Maedeh Yazdandoust, Masoud Aliakbar Golkar

Chapter 15. Optimal Charge Scheduling of Electric Vehicles in Smart Homes

Abstract
For decades, fossil fuels are the main source of energy in the world, but concerns caused by price fluctuations, energy security, and environmental issues such as greenhouse gas emissions from burning these fuels have led that various industries to seek to replace fossil fuels. Transportation is one of the main consumers of fossil fuels, especially oil. The transportation share of the world’s total oil consumed in 2012 was 63.7%. Also, 23% of carbon dioxide produced by fossil fuels in 2012 was related to this sector. Replacing conventional vehicles with hybrid electric vehicles is among the best solutions for environmental and economic issues in the transportation sector. Considering the advantages of electric vehicles, their number is expected to increase rapidly over the next few decades. In 2022, more than 35 million electric cars are expected to be on the road. Electric vehicles must be connected to the power grid to charge their batteries. Therefore, with the widespread presence of these cars, the performance of the power system will change especially in the distribution network. Uncontrolled battery charging can cause undesirable effects such as overload, overvoltage, loss increase, unbalanced load, harmonic, and instability. Demand side management can prevent these problems, and it also flattens the demand curve. In order to solve the problems caused by the use of gasoline cars, it is expected that electric vehicles will gradually replace these cars. Lack of control in charging process will have adverse effects on the network. In this study, after modeling the electric car charging curve, its influence on network demand has been investigated in two uncontrolled charging and controlled charging scenarios. In this study, the controlled charge with the goal of minimizing household electricity consumption costs is investigated. The results show that the lack of control on the car charging time increases the peak demand, while the controllable charge does not increase the peak, and flattens the demand curve. The current chapter will discuss the application of electric vehicles in power grid and its role in demand response in order to improve the demand curve especially in smart homes.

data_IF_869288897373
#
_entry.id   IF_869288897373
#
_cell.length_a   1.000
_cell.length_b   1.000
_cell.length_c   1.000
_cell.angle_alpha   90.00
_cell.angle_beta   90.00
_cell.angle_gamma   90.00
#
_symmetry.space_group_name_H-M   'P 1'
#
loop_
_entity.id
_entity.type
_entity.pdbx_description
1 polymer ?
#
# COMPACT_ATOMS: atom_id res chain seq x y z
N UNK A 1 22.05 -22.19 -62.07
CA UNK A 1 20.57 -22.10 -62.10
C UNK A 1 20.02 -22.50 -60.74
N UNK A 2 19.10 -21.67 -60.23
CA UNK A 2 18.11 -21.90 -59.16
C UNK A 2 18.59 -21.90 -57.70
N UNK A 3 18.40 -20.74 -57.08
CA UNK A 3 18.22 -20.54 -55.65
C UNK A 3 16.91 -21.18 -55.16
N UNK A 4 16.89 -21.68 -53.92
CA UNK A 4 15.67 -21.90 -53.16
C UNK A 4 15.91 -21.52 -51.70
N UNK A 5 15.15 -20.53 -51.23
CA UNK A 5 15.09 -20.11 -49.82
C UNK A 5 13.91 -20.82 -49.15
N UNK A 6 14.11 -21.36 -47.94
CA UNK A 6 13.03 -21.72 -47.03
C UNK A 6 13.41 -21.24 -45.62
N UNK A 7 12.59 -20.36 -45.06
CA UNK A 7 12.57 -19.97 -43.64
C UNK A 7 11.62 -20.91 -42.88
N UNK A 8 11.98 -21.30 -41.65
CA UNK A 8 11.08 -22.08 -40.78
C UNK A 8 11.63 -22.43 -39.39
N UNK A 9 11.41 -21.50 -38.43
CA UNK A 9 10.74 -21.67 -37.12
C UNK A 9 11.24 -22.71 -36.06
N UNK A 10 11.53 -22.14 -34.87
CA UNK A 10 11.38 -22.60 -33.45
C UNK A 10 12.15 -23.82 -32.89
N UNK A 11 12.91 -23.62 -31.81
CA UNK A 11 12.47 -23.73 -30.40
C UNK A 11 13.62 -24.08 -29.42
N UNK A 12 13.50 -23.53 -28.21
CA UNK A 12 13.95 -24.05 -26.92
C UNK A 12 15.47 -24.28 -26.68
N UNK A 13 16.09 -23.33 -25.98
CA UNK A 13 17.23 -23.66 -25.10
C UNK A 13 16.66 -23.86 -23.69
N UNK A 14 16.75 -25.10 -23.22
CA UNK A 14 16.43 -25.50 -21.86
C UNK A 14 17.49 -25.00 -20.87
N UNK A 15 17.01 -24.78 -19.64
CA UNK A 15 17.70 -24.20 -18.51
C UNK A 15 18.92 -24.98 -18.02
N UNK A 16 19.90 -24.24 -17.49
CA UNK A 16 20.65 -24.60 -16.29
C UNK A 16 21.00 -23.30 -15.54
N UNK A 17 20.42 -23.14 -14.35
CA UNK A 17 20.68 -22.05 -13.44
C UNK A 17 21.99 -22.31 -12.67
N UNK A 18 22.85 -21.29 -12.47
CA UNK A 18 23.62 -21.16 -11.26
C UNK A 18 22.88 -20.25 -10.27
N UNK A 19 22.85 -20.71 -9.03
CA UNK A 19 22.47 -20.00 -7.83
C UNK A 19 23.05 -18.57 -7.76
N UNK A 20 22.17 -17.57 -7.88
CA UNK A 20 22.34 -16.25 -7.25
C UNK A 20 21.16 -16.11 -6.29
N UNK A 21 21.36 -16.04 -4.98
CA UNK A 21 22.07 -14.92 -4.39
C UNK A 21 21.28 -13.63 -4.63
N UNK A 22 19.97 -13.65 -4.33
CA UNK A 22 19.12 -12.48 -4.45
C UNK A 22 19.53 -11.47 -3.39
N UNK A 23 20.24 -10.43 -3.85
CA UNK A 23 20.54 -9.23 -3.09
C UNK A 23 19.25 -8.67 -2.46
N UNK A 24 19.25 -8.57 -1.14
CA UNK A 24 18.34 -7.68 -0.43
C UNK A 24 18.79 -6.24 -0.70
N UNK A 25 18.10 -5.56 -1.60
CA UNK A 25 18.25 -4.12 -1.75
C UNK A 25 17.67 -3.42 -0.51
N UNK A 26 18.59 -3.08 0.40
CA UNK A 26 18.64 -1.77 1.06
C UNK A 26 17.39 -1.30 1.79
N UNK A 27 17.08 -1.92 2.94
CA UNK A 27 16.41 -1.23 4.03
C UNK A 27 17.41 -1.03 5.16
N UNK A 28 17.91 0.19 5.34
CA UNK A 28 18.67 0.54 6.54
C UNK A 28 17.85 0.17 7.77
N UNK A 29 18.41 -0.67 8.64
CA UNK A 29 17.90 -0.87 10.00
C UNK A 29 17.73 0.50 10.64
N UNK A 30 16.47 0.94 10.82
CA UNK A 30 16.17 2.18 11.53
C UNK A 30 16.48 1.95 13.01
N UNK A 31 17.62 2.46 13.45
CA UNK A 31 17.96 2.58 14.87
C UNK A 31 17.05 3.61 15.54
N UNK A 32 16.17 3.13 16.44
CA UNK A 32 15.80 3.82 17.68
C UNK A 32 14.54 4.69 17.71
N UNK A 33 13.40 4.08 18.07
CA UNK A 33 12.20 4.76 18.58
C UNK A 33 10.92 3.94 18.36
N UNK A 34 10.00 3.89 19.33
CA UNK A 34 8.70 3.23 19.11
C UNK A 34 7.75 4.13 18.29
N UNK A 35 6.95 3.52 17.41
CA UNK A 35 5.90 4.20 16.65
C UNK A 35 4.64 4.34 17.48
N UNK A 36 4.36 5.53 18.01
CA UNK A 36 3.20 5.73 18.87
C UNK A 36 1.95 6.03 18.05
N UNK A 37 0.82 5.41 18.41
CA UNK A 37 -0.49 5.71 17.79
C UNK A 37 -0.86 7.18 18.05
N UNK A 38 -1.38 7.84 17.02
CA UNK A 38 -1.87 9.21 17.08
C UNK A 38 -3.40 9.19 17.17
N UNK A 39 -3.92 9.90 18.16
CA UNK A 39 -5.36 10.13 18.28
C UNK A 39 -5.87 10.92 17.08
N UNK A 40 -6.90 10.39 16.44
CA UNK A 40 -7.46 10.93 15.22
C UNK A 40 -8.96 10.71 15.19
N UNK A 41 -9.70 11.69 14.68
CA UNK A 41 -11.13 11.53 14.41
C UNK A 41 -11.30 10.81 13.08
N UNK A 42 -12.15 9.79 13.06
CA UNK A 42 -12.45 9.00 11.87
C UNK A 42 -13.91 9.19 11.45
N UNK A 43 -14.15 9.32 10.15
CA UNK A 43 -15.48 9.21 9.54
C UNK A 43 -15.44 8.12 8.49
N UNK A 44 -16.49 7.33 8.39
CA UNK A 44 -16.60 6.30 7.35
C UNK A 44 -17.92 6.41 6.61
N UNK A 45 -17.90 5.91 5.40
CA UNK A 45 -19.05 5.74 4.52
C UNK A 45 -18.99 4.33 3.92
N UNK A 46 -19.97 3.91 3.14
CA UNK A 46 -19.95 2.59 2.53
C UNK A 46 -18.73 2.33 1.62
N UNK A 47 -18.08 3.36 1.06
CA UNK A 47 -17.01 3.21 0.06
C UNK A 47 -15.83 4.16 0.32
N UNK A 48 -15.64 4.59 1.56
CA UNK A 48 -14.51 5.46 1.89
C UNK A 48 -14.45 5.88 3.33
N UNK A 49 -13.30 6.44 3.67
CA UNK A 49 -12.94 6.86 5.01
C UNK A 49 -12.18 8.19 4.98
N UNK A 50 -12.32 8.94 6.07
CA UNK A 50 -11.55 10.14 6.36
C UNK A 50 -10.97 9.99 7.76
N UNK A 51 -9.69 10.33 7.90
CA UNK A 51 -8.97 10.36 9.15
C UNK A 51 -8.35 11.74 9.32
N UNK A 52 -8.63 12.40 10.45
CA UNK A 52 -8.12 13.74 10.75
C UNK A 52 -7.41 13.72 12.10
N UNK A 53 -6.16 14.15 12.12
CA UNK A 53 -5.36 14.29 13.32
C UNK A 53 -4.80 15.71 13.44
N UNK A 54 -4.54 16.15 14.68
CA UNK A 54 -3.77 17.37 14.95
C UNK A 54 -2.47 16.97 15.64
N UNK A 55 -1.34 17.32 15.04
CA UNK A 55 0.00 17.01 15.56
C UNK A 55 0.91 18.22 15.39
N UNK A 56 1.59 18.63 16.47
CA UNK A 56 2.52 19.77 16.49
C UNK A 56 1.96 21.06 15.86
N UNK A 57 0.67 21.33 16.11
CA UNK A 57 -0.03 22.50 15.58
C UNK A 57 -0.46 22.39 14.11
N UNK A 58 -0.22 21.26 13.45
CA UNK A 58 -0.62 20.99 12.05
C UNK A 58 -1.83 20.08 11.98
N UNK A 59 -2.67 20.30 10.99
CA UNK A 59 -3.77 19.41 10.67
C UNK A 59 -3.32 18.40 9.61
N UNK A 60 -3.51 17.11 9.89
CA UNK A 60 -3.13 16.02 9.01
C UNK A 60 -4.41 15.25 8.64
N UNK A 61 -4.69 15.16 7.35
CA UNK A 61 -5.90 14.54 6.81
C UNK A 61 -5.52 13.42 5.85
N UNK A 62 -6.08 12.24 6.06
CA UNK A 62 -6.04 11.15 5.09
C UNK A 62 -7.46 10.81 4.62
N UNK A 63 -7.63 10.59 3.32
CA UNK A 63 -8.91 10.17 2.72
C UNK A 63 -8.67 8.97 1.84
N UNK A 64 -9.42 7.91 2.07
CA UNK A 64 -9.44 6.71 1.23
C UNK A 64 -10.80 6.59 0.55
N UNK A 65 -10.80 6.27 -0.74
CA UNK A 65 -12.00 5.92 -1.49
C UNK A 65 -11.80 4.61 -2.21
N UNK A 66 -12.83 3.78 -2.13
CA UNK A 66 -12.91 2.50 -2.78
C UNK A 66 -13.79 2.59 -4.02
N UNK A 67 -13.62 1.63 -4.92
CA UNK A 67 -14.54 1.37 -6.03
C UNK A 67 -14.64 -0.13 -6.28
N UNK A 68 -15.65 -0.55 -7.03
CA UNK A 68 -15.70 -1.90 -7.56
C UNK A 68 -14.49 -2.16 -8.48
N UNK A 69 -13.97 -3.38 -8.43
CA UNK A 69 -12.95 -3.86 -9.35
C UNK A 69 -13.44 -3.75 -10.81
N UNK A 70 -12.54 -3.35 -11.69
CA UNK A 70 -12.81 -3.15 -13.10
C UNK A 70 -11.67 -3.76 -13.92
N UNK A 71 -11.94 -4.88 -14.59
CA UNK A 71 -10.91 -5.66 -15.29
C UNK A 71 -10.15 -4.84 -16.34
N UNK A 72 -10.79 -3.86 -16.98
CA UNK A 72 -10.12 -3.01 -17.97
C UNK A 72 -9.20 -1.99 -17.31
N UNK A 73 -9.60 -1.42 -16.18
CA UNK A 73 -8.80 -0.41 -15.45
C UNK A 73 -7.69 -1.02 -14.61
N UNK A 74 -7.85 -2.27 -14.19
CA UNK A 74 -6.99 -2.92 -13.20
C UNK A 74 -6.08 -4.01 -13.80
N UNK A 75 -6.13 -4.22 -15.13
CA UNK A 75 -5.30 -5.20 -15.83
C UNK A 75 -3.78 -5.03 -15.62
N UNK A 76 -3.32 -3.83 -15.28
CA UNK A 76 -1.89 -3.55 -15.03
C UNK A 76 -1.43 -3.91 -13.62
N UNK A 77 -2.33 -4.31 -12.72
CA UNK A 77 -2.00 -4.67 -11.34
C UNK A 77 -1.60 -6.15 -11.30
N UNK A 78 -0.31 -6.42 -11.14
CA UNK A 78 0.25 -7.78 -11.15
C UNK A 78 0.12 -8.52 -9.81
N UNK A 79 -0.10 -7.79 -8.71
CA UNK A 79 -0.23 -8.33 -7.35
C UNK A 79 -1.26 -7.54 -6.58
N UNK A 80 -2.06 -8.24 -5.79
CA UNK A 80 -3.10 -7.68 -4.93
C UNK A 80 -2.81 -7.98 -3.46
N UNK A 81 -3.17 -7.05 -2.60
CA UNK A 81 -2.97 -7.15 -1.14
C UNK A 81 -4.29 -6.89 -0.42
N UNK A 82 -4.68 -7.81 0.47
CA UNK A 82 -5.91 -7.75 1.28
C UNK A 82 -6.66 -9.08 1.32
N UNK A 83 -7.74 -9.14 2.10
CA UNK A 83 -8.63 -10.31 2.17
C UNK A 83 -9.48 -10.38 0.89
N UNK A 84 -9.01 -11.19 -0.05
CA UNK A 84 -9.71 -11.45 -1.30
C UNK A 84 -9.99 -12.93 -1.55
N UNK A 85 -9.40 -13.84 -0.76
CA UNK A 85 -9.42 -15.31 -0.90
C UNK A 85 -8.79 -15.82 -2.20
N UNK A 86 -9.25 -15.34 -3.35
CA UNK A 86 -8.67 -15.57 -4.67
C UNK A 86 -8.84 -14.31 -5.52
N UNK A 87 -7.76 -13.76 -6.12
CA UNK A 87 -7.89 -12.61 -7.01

Arezoo Hasankhani, Seyed Mehdi Hakimi